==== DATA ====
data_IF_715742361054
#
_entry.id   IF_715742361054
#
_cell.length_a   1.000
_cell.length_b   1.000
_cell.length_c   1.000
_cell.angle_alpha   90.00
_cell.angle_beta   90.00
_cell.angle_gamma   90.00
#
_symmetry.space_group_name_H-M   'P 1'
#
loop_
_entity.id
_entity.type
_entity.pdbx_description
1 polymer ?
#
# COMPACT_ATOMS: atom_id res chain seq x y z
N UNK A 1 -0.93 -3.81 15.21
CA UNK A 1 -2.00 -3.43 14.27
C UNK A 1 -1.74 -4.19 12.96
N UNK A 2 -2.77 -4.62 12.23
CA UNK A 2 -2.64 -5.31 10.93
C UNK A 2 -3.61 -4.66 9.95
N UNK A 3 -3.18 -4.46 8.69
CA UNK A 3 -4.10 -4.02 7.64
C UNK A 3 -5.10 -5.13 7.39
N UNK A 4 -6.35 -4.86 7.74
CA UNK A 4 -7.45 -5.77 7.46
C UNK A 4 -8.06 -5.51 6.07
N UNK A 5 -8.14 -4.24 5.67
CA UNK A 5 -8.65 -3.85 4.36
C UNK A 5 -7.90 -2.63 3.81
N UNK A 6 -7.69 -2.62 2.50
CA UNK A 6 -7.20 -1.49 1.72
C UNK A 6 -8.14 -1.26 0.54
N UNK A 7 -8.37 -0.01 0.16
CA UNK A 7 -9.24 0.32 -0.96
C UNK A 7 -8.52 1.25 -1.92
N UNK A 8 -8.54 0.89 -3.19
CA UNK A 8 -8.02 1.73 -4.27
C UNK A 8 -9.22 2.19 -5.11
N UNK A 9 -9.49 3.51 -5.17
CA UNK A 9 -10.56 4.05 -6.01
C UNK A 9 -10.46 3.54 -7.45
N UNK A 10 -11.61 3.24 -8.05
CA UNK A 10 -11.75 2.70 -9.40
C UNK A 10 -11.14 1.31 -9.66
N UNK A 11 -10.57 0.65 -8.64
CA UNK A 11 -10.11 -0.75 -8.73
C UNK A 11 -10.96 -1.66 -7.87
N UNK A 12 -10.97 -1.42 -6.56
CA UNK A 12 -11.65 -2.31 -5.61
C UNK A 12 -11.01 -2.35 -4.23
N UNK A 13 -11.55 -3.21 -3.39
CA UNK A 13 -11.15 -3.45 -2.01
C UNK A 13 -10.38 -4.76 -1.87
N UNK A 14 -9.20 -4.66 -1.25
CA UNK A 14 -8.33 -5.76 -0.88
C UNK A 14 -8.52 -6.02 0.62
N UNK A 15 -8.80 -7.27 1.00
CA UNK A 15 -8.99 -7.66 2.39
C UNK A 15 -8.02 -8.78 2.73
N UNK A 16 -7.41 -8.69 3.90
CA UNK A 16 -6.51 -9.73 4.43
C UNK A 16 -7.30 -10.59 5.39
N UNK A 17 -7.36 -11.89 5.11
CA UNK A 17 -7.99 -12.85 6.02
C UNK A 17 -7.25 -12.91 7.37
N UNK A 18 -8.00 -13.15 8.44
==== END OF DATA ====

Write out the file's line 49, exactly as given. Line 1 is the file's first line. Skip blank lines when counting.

CA UNK A 10 -11.75 2.70 -9.40